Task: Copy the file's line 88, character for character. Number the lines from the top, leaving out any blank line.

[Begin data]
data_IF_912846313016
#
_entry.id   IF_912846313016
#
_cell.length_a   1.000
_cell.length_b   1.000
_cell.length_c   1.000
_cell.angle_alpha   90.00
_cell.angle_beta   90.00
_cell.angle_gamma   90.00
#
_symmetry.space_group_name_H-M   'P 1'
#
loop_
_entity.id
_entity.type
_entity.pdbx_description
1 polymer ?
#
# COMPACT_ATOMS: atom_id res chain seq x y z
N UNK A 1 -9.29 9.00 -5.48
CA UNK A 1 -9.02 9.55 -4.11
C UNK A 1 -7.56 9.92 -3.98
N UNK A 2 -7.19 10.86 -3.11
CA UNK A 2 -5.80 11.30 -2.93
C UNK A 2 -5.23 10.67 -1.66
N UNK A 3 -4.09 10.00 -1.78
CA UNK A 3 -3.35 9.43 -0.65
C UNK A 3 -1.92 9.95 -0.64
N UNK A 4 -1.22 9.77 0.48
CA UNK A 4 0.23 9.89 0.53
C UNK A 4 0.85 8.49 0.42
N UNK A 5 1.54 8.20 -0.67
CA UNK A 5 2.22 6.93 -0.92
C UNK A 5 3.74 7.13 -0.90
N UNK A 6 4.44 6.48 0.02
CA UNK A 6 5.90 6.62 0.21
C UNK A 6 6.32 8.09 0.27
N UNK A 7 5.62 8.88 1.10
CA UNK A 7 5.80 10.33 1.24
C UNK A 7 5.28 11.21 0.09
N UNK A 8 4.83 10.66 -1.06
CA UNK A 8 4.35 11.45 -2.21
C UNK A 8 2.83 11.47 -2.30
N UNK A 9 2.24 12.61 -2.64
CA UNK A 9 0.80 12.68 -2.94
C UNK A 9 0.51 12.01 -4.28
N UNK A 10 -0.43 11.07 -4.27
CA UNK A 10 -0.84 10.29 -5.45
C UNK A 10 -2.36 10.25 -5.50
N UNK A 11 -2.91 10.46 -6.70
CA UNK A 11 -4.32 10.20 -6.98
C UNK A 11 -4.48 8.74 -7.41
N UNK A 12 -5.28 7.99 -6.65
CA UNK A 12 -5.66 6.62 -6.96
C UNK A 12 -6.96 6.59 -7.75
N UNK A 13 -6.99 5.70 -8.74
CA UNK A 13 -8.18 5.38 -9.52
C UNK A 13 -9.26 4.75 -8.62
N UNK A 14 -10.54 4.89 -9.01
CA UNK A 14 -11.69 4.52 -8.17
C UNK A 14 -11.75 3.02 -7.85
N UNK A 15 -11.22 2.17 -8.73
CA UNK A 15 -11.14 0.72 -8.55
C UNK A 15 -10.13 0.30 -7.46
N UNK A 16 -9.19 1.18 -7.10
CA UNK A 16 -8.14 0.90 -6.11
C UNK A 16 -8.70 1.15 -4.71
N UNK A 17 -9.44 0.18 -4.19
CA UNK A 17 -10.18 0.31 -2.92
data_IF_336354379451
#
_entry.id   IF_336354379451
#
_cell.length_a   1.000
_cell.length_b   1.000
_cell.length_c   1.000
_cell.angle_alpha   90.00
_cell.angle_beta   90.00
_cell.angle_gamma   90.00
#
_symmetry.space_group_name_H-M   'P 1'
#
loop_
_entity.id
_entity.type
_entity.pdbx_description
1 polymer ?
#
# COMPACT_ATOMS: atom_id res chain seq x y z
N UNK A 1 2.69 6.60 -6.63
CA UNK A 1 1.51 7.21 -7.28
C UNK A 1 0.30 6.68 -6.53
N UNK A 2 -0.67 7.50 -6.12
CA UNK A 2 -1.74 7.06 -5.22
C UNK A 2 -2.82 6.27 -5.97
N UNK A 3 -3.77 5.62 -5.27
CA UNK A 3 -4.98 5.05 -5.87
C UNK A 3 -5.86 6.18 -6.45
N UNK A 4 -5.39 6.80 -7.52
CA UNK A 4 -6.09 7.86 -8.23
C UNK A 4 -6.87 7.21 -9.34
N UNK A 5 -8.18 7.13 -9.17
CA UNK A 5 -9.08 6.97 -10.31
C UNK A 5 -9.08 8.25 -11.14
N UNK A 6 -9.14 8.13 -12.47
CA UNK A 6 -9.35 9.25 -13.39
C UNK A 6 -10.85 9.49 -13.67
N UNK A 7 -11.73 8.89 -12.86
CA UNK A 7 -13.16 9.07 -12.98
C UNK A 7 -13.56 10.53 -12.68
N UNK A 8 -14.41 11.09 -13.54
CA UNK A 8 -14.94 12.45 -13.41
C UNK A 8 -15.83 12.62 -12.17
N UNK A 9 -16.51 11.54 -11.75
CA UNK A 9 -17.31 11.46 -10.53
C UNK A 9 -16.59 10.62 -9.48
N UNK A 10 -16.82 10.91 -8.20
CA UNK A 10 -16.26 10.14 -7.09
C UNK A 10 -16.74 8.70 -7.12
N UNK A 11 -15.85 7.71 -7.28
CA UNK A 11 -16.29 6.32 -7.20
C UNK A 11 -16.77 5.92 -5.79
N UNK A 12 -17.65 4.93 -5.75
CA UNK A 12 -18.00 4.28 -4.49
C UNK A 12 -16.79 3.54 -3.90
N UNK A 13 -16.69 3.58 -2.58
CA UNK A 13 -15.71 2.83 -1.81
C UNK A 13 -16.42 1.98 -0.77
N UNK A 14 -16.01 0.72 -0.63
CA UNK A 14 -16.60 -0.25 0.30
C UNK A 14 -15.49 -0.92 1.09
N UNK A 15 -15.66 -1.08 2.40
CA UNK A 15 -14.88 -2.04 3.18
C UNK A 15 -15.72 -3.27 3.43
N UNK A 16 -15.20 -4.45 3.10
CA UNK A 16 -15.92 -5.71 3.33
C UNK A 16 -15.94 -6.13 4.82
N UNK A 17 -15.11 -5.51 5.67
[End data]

1 polymer ?